Our firm helps nurses file whistleblower lawsuit and expose Medicare fraud at hospices

Our experienced whistleblower attorneys helped secure a victory for our clients, the taxpayers and advocates for the elderly when a hospice company entered into a settlement with the federal government to resolve a whistleblower lawsuit that alleged Medicare fraud. Our firm represented two nurses who exposed fraudulent billing practices of their former employer, Compassionate Care Hospice Group.

Under the umbrella of Compassionate Care, two hospices in Atlanta, Georgia and Bensalem, Pennsylvania were accused of taking in patients who were not qualified for hospice care and then billing Medicare and Medicaid for the services provided to those patients. Government investigations into both hospices began after our firm, representing two former nurses for Compassionate Care, filed a lawsuit against the company under the False Claims Act, which prohibits contractors from sending fraudulent invoices to the government.

After witnessing the hospices admit numerous patients who didn’t belong in hospice care, Cathy Morris and Josie King came to our firm to assist them in filing a whistleblower lawsuit against Compassionate Care on behalf of the federal government. We filed a complaint on their behalf alleging that Compassionate Care had been paying “kickbacks” to doctors in exchange for patient referrals, which included patients who were neither terminally ill nor otherwise qualified for hospice care. After admitting non-terminally ill patients into their hospices, Compassionate Care fraudulently billed Medicare and Medicaid for medically unnecessary services it provided those patients.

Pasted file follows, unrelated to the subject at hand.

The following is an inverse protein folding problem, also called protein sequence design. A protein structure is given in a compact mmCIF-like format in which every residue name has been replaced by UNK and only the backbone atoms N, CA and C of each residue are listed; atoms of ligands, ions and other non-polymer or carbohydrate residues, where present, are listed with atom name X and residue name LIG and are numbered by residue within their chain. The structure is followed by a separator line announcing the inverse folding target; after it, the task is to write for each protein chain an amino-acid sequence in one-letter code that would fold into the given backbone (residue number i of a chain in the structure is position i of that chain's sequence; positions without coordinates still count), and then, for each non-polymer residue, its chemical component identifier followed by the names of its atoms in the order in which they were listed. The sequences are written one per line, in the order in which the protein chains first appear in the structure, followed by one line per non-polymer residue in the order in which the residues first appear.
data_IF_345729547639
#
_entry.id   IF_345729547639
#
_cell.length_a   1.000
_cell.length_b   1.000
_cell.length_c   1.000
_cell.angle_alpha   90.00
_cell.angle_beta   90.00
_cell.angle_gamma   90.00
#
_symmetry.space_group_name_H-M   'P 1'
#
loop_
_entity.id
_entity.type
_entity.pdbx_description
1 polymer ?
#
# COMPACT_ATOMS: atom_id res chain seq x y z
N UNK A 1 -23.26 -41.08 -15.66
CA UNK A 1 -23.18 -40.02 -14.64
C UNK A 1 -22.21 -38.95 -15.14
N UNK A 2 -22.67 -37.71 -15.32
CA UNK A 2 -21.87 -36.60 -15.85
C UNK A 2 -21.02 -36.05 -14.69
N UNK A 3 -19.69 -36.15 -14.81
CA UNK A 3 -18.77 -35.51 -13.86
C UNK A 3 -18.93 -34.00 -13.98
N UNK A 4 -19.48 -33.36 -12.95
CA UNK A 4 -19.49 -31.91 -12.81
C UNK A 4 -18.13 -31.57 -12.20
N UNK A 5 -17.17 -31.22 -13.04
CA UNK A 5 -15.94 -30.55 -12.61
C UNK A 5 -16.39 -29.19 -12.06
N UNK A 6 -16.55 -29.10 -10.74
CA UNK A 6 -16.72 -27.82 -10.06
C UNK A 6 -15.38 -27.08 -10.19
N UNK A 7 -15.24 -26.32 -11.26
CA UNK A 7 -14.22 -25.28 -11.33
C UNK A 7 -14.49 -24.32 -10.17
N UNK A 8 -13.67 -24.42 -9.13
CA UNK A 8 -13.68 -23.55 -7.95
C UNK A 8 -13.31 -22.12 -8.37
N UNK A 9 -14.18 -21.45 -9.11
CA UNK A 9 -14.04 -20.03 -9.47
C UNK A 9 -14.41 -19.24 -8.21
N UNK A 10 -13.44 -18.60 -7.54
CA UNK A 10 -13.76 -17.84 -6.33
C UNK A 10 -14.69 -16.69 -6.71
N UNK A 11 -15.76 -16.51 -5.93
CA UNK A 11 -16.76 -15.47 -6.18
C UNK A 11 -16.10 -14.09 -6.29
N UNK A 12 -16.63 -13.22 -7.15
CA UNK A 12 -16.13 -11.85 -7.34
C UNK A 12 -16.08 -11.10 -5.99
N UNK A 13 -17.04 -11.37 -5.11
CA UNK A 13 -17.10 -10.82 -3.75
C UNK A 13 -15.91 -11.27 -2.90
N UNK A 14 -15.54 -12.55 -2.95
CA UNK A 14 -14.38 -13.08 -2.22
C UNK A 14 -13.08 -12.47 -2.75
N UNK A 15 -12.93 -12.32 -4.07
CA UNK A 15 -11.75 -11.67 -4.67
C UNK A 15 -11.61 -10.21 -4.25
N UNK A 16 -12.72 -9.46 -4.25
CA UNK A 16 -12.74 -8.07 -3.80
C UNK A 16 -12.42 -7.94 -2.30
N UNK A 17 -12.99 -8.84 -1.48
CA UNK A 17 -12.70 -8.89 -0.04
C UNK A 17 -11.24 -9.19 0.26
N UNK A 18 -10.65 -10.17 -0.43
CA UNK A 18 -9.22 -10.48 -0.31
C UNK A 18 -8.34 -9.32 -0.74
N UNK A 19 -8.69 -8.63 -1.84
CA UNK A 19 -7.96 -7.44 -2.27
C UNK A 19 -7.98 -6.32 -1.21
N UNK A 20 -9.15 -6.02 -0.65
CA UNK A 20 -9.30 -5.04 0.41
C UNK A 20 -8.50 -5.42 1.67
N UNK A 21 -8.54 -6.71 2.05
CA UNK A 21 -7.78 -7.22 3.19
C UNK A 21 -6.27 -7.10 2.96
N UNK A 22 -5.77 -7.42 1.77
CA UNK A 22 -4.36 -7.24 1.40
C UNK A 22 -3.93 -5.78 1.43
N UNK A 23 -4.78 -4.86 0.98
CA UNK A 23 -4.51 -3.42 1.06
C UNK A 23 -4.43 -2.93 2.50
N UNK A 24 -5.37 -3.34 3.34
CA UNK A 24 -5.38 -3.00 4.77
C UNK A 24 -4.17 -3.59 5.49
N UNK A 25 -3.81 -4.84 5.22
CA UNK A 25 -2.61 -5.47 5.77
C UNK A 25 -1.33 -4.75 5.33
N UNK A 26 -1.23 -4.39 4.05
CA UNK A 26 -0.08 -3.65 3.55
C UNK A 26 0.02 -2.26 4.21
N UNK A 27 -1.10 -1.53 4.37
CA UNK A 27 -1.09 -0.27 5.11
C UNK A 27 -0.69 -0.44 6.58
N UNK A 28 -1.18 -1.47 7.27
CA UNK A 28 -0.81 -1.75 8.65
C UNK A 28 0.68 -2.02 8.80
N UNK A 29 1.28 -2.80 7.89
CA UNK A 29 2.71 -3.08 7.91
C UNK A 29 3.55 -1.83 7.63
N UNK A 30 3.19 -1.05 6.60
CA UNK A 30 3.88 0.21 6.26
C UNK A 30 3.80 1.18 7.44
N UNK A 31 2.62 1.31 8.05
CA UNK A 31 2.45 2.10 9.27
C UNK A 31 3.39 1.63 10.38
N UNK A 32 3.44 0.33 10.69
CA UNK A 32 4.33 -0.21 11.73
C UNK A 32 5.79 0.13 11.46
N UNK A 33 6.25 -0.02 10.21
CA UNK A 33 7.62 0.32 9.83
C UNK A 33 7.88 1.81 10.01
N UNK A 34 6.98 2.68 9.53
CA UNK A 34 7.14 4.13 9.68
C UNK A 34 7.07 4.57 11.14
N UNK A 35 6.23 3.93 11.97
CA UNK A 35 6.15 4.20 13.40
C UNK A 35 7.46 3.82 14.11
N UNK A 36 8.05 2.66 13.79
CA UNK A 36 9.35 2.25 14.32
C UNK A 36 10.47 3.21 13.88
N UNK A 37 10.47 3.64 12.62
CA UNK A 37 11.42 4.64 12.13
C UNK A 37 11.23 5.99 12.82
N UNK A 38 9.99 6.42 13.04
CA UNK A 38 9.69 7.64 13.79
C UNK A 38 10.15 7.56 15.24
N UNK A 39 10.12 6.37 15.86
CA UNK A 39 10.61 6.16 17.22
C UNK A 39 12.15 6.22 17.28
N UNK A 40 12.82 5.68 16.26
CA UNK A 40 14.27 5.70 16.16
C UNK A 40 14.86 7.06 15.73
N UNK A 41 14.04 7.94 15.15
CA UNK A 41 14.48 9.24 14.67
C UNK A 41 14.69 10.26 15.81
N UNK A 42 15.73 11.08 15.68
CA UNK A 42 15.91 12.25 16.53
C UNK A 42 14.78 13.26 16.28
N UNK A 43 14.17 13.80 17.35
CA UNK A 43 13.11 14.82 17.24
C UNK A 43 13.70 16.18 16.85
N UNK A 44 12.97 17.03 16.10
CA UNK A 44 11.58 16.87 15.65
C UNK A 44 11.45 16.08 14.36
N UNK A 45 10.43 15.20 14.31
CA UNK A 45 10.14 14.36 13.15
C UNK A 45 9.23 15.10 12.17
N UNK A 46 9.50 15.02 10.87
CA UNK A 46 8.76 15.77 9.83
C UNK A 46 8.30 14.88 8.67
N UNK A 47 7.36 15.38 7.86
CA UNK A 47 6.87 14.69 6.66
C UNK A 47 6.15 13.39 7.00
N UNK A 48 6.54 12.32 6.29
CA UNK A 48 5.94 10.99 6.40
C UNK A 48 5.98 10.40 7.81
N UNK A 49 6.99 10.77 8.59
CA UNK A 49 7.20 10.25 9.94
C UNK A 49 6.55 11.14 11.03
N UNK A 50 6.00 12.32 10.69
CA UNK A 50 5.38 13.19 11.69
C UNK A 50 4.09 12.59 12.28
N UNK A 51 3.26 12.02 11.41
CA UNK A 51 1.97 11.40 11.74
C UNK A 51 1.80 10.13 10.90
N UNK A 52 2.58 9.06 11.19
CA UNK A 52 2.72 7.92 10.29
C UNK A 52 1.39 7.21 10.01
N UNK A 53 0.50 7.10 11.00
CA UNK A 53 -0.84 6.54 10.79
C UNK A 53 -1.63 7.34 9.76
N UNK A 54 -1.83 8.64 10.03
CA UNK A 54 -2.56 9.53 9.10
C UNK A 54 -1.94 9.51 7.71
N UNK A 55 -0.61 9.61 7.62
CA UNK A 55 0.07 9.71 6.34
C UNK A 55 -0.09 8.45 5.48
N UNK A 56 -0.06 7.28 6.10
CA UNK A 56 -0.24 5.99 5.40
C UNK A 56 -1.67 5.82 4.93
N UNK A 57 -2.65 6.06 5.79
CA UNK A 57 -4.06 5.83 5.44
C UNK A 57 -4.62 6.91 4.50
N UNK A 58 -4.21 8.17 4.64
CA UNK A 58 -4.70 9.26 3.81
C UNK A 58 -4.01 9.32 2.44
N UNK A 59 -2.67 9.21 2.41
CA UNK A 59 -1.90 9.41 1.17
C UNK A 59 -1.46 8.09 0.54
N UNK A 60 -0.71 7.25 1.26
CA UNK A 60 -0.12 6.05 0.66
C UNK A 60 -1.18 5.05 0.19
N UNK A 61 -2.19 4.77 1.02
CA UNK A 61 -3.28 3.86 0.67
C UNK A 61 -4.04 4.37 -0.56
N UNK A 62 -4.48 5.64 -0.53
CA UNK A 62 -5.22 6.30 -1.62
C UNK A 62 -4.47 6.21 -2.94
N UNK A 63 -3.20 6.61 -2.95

This type of fraud is particularly harmful. When hospices like Compassionate Care increase their patient populations through fraud, scarce resources for improving the quality of life of terminally ill patients are shared with patients who belong in hospitals or home care. These non-terminally patients reside in hospices longer than terminally ill patients, stretching hospice resources even further. Meanwhile, hospices and doctors scamming the government profit from admitting dozens of new patients. Like many lawsuits under the False Claims Act, it took the courage of whistleblowers like Ms. Morris and Ms. King to alert the federal government to the fact that it was being defrauded.

The False Claims Act provides stiff penalties and fines for any organization that submits false invoices or claims to the federal government. The Act specifically targets businesses and organizations that regularly bill the government for their services, such as military contractors or healthcare providers serving Medicare and Medicaid patients.

The False Claims Act has a “whistleblower provision,” authorizing private individuals to bring lawsuits on behalf of the federal government against organizations committing fraud. In order to protect these individuals from employer retaliation and incentivize others to report fraud, the False Claims Act allows whistleblowers to initiate lawsuits anonymously, and rewards them by letting them share in whatever recovery the government obtains. It was under this whistleblower provision that Ms. Morris and Ms. King exposed Compassionate Care’s fraud.

The results of this case illustrate how competent representation in False Claims Act litigation can help whistleblowers expose corporate wrongdoing while still protecting themselves. Working with the U.S. Attorney’s office, we helped negotiate settlements with Compassionate Care Hospice Group totaling $2.4 million, a portion of which goes to Ms. Morris and Ms. King for initiating the investigation.

Whistleblowers like Ms. Morris and Ms. King help the government root out fraud, save taxpayers’ money, and protect those that rely on government services. By empowering individual citizens this way, the False Claims Act gives the government the teeth it needs to clamp down on fraud, protect vulnerable patients, and ensure fairness in the health care market.